Arizona residents are right to expect some level of privacy in their personal lives. For example, they should expect that the can live as they please within the law within their homes without the threat of law enforcement officials barging in and investigating their actions and property. However, under some circumstances police and other government officials are permitted to make searches and seizures of private citizens’ property when they are investigating suspected criminal conduct.
First, under the Fourth Amendment to the United States Constitution, a search of a person or their property must be reasonable. A law enforcement official may not arbitrarily decide to search someone without cause; they generally must have probable cause to suspect that a crime has happened and that their search will yield evidence of that crime.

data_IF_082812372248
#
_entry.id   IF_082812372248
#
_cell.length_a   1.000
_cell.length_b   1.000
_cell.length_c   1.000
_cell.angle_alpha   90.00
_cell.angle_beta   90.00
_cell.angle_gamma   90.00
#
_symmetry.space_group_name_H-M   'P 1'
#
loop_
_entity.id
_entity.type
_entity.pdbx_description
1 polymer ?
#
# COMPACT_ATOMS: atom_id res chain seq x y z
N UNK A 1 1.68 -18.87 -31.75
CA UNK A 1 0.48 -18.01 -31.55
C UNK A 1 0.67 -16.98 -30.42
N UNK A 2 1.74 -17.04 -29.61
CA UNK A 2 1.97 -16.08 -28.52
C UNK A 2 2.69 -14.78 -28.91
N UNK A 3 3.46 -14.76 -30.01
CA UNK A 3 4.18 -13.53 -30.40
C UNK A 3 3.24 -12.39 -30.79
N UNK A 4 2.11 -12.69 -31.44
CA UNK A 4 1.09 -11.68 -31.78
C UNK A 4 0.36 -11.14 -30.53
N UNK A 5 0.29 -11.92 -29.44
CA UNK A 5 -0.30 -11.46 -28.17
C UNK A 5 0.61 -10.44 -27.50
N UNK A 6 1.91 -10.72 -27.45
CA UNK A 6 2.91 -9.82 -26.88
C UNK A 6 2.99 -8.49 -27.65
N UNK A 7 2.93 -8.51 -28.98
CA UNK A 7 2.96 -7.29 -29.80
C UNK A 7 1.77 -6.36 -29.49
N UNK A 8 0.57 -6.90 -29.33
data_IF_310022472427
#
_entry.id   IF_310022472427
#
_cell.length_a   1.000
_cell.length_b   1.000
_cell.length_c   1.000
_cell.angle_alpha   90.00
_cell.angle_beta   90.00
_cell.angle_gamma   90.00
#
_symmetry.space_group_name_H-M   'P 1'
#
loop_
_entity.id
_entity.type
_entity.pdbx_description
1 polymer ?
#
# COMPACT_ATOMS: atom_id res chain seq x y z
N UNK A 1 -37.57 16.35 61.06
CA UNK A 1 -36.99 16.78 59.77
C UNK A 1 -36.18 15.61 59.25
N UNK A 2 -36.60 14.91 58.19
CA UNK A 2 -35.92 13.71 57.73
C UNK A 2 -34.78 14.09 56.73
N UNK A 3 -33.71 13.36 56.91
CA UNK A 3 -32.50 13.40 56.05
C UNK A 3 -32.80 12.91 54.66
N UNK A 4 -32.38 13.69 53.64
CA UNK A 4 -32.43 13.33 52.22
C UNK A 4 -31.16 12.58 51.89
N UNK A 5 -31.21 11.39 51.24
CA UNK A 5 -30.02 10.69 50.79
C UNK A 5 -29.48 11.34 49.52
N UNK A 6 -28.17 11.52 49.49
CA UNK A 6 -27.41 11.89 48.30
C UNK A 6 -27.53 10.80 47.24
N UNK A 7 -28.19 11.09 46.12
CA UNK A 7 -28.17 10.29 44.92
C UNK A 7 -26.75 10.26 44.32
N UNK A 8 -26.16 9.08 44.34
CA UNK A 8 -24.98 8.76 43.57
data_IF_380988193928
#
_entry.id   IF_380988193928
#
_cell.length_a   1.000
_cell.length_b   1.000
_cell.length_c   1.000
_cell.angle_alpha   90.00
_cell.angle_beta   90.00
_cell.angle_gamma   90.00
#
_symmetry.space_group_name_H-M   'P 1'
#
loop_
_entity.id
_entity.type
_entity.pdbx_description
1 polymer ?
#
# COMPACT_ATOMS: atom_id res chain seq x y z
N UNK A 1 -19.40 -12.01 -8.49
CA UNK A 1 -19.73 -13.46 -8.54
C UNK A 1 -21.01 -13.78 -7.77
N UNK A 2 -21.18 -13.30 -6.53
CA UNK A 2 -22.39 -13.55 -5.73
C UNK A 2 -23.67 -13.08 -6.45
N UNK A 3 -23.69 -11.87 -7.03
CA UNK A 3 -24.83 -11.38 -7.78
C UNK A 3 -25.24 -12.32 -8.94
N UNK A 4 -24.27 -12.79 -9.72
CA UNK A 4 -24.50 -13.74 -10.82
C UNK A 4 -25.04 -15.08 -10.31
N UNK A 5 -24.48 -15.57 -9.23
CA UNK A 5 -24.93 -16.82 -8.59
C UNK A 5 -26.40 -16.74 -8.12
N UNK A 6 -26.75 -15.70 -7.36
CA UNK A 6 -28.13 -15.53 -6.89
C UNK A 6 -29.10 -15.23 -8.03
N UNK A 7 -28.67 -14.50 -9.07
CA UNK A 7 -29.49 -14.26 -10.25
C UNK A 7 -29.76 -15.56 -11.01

Second, a search may be permissible if the person searched had no legitimate expectation of privacy when the search occurred. This can be done pursuant to an arrest, when a person gives law enforcement officials consent to undertake the search and other situations. To overcome a search based on this legal situation a person must be able to show that the law enforcement personnel involved had not warrant, not cause and no reason to investigate for evidence of criminal activity.
This post only introduces the complex topic of illegal searches and seizures and should not be read as legal advice. Illegal searches and seizures of property happen often in the United States. When they do, individuals may be forced to face serious legal threats to their freedom. When criminal charges become a matter that Mesa residents must confront, they can be well-served by seeking the counsel of legal professionals who represent criminal defense clients.